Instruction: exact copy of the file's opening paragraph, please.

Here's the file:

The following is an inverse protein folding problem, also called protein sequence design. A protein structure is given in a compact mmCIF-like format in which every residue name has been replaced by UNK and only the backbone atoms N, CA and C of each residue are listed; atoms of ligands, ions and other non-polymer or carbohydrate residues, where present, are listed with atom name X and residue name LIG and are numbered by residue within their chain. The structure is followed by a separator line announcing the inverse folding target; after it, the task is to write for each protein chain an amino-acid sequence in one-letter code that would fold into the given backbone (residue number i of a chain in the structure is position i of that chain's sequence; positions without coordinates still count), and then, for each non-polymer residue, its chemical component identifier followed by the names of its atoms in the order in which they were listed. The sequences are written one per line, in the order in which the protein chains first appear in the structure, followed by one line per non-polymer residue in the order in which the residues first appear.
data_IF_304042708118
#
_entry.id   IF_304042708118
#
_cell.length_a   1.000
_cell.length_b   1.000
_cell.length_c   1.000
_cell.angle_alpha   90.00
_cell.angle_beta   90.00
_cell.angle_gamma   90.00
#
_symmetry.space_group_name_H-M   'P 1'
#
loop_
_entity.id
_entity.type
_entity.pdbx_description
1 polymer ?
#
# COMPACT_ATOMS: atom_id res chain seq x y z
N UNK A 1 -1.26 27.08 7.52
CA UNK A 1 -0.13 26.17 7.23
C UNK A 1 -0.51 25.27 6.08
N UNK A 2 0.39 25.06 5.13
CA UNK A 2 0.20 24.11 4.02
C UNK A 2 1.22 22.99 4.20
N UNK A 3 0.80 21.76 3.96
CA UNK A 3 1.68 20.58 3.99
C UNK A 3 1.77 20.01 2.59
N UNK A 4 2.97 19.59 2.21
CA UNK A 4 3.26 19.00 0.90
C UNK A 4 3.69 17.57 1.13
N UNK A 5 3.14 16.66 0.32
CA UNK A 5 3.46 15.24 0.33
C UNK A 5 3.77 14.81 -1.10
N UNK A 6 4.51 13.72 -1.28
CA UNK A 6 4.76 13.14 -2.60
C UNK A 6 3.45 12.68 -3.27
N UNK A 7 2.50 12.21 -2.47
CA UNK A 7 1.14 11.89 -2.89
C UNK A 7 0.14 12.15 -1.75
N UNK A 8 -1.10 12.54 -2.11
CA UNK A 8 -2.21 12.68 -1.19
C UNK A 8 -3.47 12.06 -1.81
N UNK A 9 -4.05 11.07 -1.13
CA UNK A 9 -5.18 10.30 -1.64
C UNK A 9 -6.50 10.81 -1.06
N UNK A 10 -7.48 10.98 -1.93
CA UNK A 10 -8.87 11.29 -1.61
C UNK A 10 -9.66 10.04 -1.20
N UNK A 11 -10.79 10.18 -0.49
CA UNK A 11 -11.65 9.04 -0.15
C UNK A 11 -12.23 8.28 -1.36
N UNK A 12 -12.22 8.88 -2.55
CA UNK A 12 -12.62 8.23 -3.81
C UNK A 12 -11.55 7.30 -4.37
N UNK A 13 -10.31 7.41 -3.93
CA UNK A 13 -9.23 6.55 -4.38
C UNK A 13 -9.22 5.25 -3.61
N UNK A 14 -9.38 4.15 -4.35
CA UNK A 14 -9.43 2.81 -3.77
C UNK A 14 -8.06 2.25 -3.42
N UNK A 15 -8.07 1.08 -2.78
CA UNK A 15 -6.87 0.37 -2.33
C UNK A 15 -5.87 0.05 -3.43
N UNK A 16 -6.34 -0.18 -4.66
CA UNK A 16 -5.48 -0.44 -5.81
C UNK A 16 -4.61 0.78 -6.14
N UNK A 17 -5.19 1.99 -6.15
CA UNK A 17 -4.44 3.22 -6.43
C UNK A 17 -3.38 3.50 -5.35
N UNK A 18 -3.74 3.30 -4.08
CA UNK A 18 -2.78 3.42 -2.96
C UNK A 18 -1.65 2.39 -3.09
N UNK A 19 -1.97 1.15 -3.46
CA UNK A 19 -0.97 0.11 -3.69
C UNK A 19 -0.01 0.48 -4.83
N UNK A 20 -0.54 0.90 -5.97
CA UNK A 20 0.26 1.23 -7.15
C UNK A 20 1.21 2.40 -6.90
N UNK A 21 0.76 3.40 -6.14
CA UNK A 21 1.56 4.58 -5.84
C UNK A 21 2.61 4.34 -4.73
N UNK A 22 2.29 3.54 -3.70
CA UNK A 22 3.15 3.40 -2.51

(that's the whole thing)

The following is an inverse protein folding problem, also called protein sequence design. A protein structure is given in a compact mmCIF-like format in which every residue name has been replaced by UNK and only the backbone atoms N, CA and C of each residue are listed; atoms of ligands, ions and other non-polymer or carbohydrate residues, where present, are listed with atom name X and residue name LIG and are numbered by residue within their chain. The structure is followed by a separator line announcing the inverse folding target; after it, the task is to write for each protein chain an amino-acid sequence in one-letter code that would fold into the given backbone (residue number i of a chain in the structure is position i of that chain's sequence; positions without coordinates still count), and then, for each non-polymer residue, its chemical component identifier followed by the names of its atoms in the order in which they were listed. The sequences are written one per line, in the order in which the protein chains first appear in the structure, followed by one line per non-polymer residue in the order in which the residues first appear.